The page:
Talaash

I don’t know if I can say that I have graduated to this phase where I write only when I want to or if I should say that I hardly realize that months have gone by without me writing. Alas, this is what it is currently. The state of mind is not the same, the enthusiasm is not the same and I feel the dedication has suffered a lot because of my erratic mood swings. Anyway, this is about Talaash, the Aamir Khan starrer and so, I shall move focus towards a thriller that Mr. Khan tried to pull off.

 

The film begins with a blurred montage of shots of a dark city paired against a backdrop of slow, slightly sensuous, slightly husky voice that somehow reminded me for a second of the scene from Aamir’s earlier production, Jaane Tu Ya Jaane Na (the horse chariot running across the streets of Mumbai). Anyway, that was just for a second. Immediately it shifted focus to how all of us look at a city – never really sense it nor ignore it. The dark sides remain dark, the clandestine visits of people remain clandestine until something disastrous happens.

 

And then, there is Aamir Khan (Inspector Surjan Singh Shekhawat) who comes in to solve a mystery that engulfs him to an extent that this determined officer decides lets the case take control of him. His instincts take him through a journey that opens up a self-discovery path.  Aamir wrestles his own emotions and depression and tries his best to stay upright and devoted to his assumed depressed wife, played by Rani Mukherjee while Kareena Kapoor, a charming sex worker who eventually helps Aamir solve the case and also leads him towards self-realization.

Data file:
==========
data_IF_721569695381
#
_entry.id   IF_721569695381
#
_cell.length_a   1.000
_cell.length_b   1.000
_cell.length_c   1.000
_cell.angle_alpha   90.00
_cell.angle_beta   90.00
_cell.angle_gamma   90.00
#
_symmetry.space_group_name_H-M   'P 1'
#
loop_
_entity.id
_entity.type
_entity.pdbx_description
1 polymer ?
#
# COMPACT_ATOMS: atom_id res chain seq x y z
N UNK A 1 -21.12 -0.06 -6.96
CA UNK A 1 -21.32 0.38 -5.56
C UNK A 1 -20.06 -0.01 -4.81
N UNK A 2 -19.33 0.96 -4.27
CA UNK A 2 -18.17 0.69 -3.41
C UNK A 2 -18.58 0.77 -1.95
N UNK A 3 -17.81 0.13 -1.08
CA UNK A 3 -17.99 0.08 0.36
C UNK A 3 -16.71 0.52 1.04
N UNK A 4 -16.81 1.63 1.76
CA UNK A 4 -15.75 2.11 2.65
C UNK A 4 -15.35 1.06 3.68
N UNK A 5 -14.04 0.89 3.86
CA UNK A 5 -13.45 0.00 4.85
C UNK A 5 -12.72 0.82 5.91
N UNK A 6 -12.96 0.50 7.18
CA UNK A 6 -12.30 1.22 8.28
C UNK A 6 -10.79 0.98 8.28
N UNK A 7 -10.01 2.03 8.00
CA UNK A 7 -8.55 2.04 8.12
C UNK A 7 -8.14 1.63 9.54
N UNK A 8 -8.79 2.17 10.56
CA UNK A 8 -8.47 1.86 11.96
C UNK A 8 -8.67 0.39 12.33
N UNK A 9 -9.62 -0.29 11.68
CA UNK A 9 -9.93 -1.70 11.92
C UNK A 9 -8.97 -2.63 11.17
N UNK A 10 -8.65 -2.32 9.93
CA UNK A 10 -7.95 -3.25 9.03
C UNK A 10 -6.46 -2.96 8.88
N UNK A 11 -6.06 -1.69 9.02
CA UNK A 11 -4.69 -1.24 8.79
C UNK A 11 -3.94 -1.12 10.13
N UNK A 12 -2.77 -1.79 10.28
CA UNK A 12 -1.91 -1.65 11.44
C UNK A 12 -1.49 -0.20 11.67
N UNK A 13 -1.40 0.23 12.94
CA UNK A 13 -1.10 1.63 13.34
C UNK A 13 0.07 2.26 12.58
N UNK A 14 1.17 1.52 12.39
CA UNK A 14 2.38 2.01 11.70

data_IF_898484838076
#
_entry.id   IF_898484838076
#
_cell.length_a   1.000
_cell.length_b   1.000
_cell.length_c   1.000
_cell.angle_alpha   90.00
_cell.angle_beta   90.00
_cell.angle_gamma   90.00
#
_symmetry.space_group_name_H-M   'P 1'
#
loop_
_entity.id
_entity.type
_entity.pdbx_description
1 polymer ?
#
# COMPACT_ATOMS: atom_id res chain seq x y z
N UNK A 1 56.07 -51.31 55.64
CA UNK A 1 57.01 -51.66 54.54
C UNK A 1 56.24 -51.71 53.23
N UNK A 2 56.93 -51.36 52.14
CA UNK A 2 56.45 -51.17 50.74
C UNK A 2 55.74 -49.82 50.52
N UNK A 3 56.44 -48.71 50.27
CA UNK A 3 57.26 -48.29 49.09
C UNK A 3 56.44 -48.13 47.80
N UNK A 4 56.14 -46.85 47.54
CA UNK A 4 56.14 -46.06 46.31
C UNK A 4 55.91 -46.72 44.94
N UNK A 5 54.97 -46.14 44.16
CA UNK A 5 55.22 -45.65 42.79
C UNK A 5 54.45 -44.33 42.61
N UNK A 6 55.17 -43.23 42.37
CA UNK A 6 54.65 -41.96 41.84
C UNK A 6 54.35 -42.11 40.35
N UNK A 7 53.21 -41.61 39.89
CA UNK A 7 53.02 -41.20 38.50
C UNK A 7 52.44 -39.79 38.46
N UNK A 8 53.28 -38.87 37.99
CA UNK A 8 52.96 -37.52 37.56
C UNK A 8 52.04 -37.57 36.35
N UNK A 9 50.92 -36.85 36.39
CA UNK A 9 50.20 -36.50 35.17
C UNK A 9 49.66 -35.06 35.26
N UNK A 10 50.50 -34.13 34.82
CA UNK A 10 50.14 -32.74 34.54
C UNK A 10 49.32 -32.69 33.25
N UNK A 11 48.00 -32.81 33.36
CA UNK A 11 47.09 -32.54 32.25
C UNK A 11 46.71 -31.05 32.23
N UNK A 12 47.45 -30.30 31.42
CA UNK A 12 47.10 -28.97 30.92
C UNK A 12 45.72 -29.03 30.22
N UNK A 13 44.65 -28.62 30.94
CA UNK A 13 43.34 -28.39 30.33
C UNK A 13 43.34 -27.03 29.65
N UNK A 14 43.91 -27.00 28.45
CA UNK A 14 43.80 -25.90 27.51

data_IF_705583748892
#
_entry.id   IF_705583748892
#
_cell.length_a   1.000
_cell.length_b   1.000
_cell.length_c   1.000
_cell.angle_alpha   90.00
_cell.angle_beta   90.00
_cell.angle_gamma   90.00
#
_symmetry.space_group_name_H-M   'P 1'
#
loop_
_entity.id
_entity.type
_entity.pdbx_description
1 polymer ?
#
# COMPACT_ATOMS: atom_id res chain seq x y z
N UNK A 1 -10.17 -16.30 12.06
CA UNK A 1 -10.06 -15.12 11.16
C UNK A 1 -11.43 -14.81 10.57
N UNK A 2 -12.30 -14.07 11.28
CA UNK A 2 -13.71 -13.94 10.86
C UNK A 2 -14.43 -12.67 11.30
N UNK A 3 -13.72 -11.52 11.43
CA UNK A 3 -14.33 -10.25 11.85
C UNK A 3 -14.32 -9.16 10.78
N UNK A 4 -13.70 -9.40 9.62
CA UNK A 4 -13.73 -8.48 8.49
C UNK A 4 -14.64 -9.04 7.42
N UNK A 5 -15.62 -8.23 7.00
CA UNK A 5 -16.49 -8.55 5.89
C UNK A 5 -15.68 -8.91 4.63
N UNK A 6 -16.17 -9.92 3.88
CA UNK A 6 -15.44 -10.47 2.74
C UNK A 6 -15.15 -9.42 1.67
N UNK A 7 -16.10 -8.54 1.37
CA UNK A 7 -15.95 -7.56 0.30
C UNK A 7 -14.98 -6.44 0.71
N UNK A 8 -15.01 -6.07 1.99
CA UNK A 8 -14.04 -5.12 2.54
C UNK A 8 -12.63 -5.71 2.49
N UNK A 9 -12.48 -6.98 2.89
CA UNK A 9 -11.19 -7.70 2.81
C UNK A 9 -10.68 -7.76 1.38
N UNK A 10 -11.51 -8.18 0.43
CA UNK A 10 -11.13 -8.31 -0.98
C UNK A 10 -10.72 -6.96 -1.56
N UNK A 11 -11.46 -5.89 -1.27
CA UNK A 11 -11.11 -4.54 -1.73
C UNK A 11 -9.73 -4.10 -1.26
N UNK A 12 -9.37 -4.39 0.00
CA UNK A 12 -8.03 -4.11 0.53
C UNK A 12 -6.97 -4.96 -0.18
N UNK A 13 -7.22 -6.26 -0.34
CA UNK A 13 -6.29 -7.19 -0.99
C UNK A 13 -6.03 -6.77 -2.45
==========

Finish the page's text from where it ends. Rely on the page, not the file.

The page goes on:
Amidst all of this, I suddenly realize that Reema Kagti, the director has planned a decent gripping mystery. However, she does drop in many clues that are obvious but again, not so obvious. You begin to fix the jigsaw by yourself more than Aamir fixing it for you. I would say, the film is done well, though it could have been better. The film runs on many levels at all points and keeps one engaged almost entirely. It raises questions about paranormal or supernatural activities at various points and suggests answers. One can see the end coming and I guess, she could have wrapped it up a little better.

 

Performances and characterization makes up for the loose ends. Nawazuddin Siddiqui  is simply great throughout the film.   All the leads have just been precise and clear in their delivery of dialogues and emotions. What is more interesting is the combination of 2 predominantly ad film behemoths who add so much value to the film.

 

KU Mohanan, with his cinematography captures the eeriness of the night, the harsh realities of lives of people in brothels and the moods of the city and crime. Adding a complete new layer to the film, are Ram Sampath’s haunting tracks that truly lifts the film to a different level. For me, the actual Talaash I would say was not so much as solving the case but self-discovery, rediscovering love, reestablishing relationships and dealing with one’s one guilt while struggling through life. It touches sensitive topics but handles them with care. I would say it’s worth a watch. If you have heard anything otherwise, discard those opinions and give Aamir Khan a chance to take you through an impressive search and journey.

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